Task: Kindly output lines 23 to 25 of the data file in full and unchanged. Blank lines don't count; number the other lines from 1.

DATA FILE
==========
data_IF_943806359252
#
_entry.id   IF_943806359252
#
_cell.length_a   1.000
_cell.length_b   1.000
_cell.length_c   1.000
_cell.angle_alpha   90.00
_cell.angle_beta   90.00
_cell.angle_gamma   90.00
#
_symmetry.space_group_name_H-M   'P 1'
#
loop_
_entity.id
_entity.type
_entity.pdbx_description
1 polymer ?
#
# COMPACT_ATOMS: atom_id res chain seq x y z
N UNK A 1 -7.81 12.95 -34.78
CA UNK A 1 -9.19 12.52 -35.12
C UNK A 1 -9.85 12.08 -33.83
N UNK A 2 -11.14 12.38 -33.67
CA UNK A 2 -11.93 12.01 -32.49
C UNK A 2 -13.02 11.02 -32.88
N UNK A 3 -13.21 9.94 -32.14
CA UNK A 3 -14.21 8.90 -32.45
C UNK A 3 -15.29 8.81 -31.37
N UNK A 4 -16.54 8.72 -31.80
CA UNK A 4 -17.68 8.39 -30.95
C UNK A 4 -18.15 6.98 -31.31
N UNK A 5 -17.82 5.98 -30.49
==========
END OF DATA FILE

C UNK A 1 -9.85 12.08 -33.83
N UNK A 2 -11.14 12.38 -33.67
CA UNK A 2 -11.93 12.01 -32.49